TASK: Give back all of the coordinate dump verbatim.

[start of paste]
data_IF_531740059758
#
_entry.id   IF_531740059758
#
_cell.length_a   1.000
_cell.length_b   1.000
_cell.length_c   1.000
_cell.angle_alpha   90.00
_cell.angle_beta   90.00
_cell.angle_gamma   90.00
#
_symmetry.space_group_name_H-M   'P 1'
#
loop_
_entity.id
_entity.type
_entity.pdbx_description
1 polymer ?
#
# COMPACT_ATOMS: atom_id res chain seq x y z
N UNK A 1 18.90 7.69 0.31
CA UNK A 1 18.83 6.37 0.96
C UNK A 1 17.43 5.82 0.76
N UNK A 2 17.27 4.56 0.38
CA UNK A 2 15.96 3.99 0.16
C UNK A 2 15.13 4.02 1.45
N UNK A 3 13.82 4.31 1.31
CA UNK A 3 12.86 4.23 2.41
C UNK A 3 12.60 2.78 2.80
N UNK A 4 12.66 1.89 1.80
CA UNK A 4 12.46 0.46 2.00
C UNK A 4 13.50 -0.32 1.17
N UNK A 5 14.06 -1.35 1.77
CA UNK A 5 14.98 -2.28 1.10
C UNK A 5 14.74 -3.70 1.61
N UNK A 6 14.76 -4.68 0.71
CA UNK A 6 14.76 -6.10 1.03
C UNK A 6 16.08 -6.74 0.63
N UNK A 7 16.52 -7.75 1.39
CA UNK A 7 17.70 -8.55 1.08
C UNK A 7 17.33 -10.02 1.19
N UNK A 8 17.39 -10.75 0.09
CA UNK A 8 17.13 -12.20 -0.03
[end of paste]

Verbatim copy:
data_IF_531740059758
#
_entry.id   IF_531740059758
#
_cell.length_a   1.000
_cell.length_b   1.000
_cell.length_c   1.000
_cell.angle_alpha   90.00
_cell.angle_beta   90.00
_cell.angle_gamma   90.00
#
_symmetry.space_group_name_H-M   'P 1'
#
loop_
_entity.id
_entity.type
_entity.pdbx_description
1 polymer ?
#
# COMPACT_ATOMS: atom_id res chain seq x y z
N UNK A 1 18.90 7.69 0.31
CA UNK A 1 18.83 6.37 0.96
C UNK A 1 17.43 5.82 0.76
N UNK A 2 17.27 4.56 0.38
CA UNK A 2 15.96 3.99 0.16
C UNK A 2 15.13 4.02 1.45
N UNK A 3 13.82 4.31 1.31
CA UNK A 3 12.86 4.23 2.41
C UNK A 3 12.60 2.78 2.80
N UNK A 4 12.66 1.89 1.80
CA UNK A 4 12.46 0.46 2.00
C UNK A 4 13.50 -0.32 1.17
N UNK A 5 14.06 -1.35 1.77
CA UNK A 5 14.98 -2.28 1.10
C UNK A 5 14.74 -3.70 1.61
N UNK A 6 14.76 -4.68 0.71
CA UNK A 6 14.76 -6.10 1.03
C UNK A 6 16.08 -6.74 0.63
N UNK A 7 16.52 -7.75 1.39
CA UNK A 7 17.70 -8.55 1.08
C UNK A 7 17.33 -10.02 1.19
N UNK A 8 17.39 -10.75 0.09
CA UNK A 8 17.13 -12.20 -0.03